Miniature pancakes

Gin Lee
Miniature pancakes/Photo byGin Lee

Today, I decided to make mini pancakes for breakfast. My recipe will make plenty for a full-sized family and if you don't have a large family to feed, you can half my recipe, or prepare the miniature pancakes in advance and freeze them (like I do). For a simplified weekday breakfast, just pop a few miniature pancakes into the microwave and in seconds your breakfast is ready.
Miniature pancakes/Photo byGin Lee


  • 2 cups self-rising flour
  • 2 tablespoons of Splenda, or sugar. (Add more if you prefer sweeter pancakes.)
  • 1-⅓ cups of milk
  • 2 eggs, or egg substitute
  • 2 tablespoons of melted butter, for the batter
  • Canola oil, for the skillet

Preparing the pancake batter/Photo byGin Lee

First, add the self-rising flour and Splenda, or regular granulated sugar to a bowl. Using a whisk, or a fork, mix until they're combined.

Now, crack your eggs and add them to a separate bowl. Beat the eggs for about one minute.

Add the egg mixture to the dry mixture, then pour in the milk and melted butter; blend well. Allow the mixture to sit for ten minutes.

In a skillet, add one tablespoon of canola oil. Allow the skillet to get hot. Then add a tablespoon (not heaping) of pancake batter to the hot oil. Cook for about one minute per side at a medium-high temperature. Repeat these steps until you've used all the pancake batter. Add more oil when it's needed.

Serve your mini pancakes with pancake syrup, honey, molasses, or jam. Add butter if you desire.


If you prefer fluffier pancakes, just separate the egg whites from the yolks. Beat only the egg whites (place the yolks in the flour mixture). Once the egg whites have stiff peaks, fold them into your pancake batter.

If you're using powdered eggs, to replace two whole eggs, combine two tablespoons of the egg replacer with four tablespoons of water. Blend well and allow the mixture to sit one to two minutes to thicken. Then add to the dry mixture and proceed with the instructions.

If you're using applesauce as an egg replacement, add a half cup of applesauce (¼ cup per egg) directly to the dry mixture. Then proceed with the instructions.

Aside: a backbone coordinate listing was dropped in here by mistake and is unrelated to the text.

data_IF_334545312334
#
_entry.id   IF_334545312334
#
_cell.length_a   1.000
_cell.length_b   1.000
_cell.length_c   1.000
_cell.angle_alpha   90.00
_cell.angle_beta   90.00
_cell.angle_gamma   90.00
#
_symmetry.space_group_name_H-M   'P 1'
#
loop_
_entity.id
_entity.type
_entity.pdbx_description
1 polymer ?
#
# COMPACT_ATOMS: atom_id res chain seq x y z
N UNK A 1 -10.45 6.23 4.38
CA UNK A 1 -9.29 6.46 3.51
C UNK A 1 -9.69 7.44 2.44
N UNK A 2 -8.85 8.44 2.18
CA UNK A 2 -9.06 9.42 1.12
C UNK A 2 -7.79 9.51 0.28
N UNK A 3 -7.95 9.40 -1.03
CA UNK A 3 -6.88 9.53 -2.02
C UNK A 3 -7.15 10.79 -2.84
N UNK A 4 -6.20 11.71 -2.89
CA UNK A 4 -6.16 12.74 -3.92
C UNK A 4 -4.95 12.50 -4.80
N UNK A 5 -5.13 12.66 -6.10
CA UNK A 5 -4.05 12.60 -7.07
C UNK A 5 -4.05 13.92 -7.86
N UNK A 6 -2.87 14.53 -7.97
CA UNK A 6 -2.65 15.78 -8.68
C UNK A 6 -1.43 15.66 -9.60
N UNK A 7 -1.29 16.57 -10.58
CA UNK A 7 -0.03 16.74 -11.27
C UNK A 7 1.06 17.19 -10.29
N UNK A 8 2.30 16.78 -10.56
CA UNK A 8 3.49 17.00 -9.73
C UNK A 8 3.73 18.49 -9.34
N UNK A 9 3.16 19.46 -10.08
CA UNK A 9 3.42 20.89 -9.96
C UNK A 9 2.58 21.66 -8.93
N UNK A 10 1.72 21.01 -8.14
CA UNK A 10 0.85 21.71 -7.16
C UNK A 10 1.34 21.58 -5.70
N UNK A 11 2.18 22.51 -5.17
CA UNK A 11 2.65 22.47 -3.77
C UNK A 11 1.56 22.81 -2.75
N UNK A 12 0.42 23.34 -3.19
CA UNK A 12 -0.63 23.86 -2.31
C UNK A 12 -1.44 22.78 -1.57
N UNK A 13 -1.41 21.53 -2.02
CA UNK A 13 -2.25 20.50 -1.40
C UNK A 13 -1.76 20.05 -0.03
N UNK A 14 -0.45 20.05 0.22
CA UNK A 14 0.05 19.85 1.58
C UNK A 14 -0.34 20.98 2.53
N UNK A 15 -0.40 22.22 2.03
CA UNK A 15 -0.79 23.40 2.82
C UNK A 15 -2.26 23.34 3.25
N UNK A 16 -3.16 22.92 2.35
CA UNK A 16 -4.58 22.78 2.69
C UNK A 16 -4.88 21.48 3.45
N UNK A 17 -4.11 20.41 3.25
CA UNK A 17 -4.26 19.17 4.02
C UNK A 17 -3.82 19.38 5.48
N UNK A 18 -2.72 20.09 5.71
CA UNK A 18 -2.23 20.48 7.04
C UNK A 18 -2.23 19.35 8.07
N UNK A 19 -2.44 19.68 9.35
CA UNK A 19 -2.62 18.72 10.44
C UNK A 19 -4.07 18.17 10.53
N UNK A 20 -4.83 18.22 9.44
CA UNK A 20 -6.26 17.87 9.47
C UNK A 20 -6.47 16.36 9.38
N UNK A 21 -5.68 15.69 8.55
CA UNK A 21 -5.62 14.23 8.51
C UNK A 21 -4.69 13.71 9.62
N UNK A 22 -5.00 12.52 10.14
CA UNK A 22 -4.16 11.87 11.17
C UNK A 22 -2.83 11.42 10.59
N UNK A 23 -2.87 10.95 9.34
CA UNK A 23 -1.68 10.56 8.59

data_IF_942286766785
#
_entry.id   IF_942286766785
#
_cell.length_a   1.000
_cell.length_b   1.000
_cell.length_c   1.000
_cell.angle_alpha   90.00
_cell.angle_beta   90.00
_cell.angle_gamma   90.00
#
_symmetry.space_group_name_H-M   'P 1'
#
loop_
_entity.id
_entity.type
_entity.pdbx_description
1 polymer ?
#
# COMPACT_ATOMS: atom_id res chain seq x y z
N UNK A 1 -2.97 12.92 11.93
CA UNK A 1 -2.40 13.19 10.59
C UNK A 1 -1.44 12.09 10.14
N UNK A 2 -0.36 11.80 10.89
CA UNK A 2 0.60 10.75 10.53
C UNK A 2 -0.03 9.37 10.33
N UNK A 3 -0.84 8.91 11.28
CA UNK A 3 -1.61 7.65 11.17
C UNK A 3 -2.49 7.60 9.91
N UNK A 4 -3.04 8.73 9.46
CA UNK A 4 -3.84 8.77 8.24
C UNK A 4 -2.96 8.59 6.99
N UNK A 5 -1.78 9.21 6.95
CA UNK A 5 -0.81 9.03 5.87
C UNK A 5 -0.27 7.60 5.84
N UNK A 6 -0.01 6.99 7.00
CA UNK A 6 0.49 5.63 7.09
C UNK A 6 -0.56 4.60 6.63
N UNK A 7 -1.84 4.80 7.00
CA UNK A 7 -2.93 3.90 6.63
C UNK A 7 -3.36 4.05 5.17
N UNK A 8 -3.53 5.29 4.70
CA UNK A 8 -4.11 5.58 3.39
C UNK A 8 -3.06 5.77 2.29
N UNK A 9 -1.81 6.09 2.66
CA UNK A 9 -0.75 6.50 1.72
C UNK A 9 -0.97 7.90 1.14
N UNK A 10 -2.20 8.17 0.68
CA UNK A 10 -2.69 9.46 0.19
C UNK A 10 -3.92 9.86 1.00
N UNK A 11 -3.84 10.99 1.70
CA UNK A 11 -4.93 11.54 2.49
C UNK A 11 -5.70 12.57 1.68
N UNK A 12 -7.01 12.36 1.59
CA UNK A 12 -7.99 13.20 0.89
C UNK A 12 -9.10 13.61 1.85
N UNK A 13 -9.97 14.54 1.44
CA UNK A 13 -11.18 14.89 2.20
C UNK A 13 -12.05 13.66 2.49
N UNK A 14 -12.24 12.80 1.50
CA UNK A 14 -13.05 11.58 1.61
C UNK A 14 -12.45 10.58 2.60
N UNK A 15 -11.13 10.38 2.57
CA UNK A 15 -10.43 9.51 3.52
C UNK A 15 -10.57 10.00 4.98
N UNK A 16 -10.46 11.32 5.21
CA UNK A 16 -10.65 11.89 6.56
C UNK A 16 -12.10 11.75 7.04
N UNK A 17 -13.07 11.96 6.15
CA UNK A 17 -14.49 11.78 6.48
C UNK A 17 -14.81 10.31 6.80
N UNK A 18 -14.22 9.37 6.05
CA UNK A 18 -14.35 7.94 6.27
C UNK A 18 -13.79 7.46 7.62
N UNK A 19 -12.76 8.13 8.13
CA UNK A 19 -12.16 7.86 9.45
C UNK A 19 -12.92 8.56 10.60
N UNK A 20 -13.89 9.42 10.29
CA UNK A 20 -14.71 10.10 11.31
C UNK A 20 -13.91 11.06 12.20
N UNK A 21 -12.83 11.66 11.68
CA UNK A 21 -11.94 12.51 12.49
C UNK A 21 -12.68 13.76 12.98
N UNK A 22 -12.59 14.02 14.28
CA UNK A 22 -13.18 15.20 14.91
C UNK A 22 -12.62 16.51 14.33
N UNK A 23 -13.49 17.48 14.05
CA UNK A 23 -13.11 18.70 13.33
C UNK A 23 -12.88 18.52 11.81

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ABOUT THE AUTHOR: Gin Lee is a native of Arkansas. She studied at The Institute Of Children's Literature. She is an animal rescuer, food critic, organic gardener, food editor, home cook, food blogger, artist, and a complete do-it-yourselfer. Gin Lee is a published author, journalist, and contributor, among other works, and she resides in a rural town, in Arkansas, with her husband, their fur babies, Highway, Princess, Stinkpot the turtle. A huge thanks goes out to all for reading, following, and sharing Gin Lee's articles! Thank you! Since Gin Lee lives in a rural area, there's not much local news to cover. So, she covers articles of interest on how-to's about organic gardening, recipes, homesteading, and survival techniques. If those things are of interest to you, then you'll never (hopefully) be disappointed. She tries to cover a wide variety of articles to entertain everyone. Comments are turned off due to rudeness and hatefulness. The world has enough vulgarity, hatefulness, and arrogance without it having any help. Since having the simple courtesy of manners is lacking and sharing words of kindness does not abide in a few people. Those few people ruin what's supposed to be educational and an enjoyable experience for all others. Gin Lee does have children and young adults that are followers. Potty mouths, vulgarity, and hate are not acceptable. Apologies go out to those of you who generally are very sweet and also to Gin Lee's followers who have been a witness to others being rude and malicious. Hopefully, you'll be understanding of the measures that have to be put into place. Please be kind to one another.

Hickory Ridge, AR

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